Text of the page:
I think that Wazzer is a great character because she is not like any other character in this entire show. Like no one. She basically guides everyone. When she says that the Duchess says something there is no time where it does not help. There is the ghost of the Duchess watching over all them. Wazzer is very very religious and she believes everything and it turns out to be true. But the Nuggan thing is not true. The play doesn't like the idea that religion would tell people what they can't do. Nuggan has all these things that are abominations unto Nuggan, like theatre or girls dressing up as boys or painting anything other than the Duchess. But the play likes Wazzer because she is not that kind of religious. She believes in the Duchess but not as a god, as a friend.

People who would like this show are people who like trolls, women, and coffee. I think people should definitely definitely go see this show because you will have such a great time. It is funny, feminist, and exciting. I think this show should be for ages 7 and up. I loved this show so much; everyone should go and see this.

Photos: Kelsey Jorissen

Thursday, June 19, 2014

Review of Exit Strategy at Jackalope Theatre

Once upon a time I went to a show and it was called Exit Strategy. It was written by Ike Holter and it was directed by Gus Menary. It was about a school called Tumbledon which was shutting down and one of their teachers, Pam (Barbara Figgins), makes a tough decision to leave the school. (You will understand what I mean better when you see it.) And nothing has gone right after she has left. There are secrets that all the teachers have been keeping and they all come out. They are trying to make the school not have to shut down and most of them have the same idea to save it, but some of them--by that I mean one of them--has a different idea. It is about friendship, having to let go of someone you love, and protesting.

I thought that the first scene was a good way to start it because it really told the story from the beginning so they didn't have to have a flashback. I don't really like flashbacks in plays like this that are supposed to be very realistic. I thought it was sad how Pam basically made a new friend, Ricky (Patrick Whalen), right before she left. That made it feel even worse because you thought, "Now she's made a new friend! Yay!" because she is always very crabby. But then she goes and leaves the school forever. I thought it was funny in that scene how they were very angry at each other and near the end they were like, "Hi." "Hi." I liked it when Ricky bought a cake from Jewel and then brought a full big old cake. And she's yelling at him and she says, "I did have a piece of the cake. It was very good." It was just an immediate change in the character and then going back to the yelling. Then she started going crazy singing the theme song for their school. I thought the song was kind of hilarious because she just started bursting out in clapping and jumping up and down. I think the playwright uses humor in this scene so at the end it will be a big boom.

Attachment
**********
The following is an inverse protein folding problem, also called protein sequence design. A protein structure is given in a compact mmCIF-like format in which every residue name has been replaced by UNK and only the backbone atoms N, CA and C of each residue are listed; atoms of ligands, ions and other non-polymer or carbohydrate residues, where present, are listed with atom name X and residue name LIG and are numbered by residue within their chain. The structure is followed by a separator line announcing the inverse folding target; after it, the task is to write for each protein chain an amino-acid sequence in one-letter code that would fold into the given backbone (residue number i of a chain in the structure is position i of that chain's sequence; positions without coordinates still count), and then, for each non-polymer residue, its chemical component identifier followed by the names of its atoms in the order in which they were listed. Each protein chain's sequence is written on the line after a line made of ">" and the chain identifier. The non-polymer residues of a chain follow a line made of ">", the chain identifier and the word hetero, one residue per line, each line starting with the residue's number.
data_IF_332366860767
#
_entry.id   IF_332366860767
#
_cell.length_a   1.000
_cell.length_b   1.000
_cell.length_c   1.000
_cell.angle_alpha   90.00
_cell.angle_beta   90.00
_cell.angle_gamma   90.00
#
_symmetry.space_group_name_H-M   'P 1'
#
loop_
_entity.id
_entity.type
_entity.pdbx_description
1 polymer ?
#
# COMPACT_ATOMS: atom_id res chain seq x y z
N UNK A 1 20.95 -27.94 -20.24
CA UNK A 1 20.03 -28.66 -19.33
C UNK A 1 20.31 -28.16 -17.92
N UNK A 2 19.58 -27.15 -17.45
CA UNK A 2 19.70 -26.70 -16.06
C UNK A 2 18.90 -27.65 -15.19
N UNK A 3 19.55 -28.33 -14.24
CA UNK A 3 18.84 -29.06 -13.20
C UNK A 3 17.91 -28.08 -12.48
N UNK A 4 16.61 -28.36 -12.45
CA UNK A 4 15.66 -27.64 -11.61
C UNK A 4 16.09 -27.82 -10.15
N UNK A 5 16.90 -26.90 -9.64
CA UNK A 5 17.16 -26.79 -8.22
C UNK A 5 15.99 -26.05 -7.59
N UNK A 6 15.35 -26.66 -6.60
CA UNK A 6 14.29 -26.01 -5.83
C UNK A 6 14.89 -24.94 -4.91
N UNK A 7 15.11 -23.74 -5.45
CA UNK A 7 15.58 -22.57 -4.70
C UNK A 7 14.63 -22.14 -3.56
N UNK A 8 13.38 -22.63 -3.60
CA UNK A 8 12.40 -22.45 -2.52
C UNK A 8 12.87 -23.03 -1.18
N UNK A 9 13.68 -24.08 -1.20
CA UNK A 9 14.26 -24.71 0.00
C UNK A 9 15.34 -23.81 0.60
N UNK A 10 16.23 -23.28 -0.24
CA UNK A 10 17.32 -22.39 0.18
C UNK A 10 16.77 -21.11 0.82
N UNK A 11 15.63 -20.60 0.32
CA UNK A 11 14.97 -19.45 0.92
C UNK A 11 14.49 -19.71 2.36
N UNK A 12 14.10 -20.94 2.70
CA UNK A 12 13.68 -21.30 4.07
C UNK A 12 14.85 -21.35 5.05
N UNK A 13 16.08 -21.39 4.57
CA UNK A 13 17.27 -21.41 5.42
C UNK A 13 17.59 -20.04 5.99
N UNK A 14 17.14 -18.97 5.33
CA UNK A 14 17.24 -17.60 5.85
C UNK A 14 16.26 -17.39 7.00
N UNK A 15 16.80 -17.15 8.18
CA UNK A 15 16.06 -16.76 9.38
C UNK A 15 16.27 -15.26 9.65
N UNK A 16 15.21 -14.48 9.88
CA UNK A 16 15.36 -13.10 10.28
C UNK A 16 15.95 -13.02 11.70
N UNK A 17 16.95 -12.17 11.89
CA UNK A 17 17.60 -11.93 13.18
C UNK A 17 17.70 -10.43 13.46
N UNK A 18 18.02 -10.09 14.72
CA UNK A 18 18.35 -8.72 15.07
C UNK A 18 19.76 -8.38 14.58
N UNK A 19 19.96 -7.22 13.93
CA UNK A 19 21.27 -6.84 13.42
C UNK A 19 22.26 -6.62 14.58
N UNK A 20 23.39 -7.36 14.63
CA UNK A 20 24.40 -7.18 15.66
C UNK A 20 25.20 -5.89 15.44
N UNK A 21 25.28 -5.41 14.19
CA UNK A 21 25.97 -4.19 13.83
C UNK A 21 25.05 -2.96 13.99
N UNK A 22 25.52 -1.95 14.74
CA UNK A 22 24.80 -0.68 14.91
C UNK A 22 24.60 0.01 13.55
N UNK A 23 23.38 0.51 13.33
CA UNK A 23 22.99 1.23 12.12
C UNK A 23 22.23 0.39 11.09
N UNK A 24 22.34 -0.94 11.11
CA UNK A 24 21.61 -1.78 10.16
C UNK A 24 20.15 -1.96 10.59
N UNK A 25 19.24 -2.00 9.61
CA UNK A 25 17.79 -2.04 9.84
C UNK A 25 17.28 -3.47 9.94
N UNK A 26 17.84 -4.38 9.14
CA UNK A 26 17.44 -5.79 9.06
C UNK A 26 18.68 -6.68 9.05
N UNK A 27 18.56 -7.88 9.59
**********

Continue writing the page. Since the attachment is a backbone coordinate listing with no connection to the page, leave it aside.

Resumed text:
Arnold (HB Ward) I think is a very troubled person. Ever since Pam left he has just been a gloomy gus. He tells Donnie (Jerry MacKinnon) to give up because he feels like its already gone. There is nothing to do about it. He is basically a villain but not a villain. He is like in peril. He is so sad about Pam leaving that he doesn't know what to think about. He is the opposite of comic relief. He is sadness non-relief. He is the person you feel sorry for throughout the play and he basically knows what to do, he knows if the plan to save the school will work. He is almost never happy except when Pam is there and you don't ever see that.

I liked the relationship between Luce (Danny Martinez) and Ricky because these two people are so different from each other except them both working at a school. Now that I think it about it, they kind of reminded me of Ricky and Lucy on I Love Lucy. Because of their names and because of the relationship they have which is that Luce is very open and Ricky is very like "No! No! No! That's weird. I'm a business-like man!" I would have liked it if the relationship could have gone a little bit better because then I think they could have been very happy together.

Sadie (Lucy Sandy) seemed very nice because she wanted the kids to like her and she gave them juice boxes, pencils, and notebooks. Luce seemed to like the juice boxes very well! I liked how she was like the nicest of all the teachers. If I went to school, I would want her to be my teacher. She hates Donnie at first because he has been misbehaving so much in class, but then he turns out to be one of the new school employees. So now instead of him being the person who is being bad in her class, he is now her fellow worker. At first she doesn't like him being an employee like her, but when the protesting starts she starts to like him more.

Jania (Paloma Nozicka) reminded me of my aunt, only my aunt is nicer. My aunt works in sort of the same job, like she helps troubled students and Jania helps mentally disabled students. They both help students that are having problems or have problems. I thought her character at first seemed like the snotty teenager, but once you get to know her character, she starts to be nice. Like when she gets champagne for the teachers, even though before she would just glare at them. When they were drinking champagne, Donnie said "I'll go and get the camera crew" and they all said, "No!" And he said, "To film the screaming crowd not the teachers drinking on the job!"

I loved the character of Donnie. He is the funniest character in the entire play. He kind of reminds me of the characters in Monty Python who are schoolboys but also surgeons and poetry artists because he is a teenager and he works at a school already. I think he was an influence on Ricky and Ricky was and influence on him. Donnie helps Ricky learn how to be funny and be a rapper. And Ricky teaches Donnie to never give up until he has been defeated completely. It made me angry and sad when Donnie was talking about having to ask for toilet paper to go to the bathroom.

People who would like this show are people who like funniness, sadness, and juice boxes. People should definitely go and see this show. It makes you laugh, it makes you cry, and you learn that it is not always easy to save something that you are proud of. But if you might be able to save it, try because the people who tried had new friends. But there is also a downside to it. You might lose some friends in the process. I loved this show because all the actors are really great and the writing is amazing.

Photos: Ryan Bourque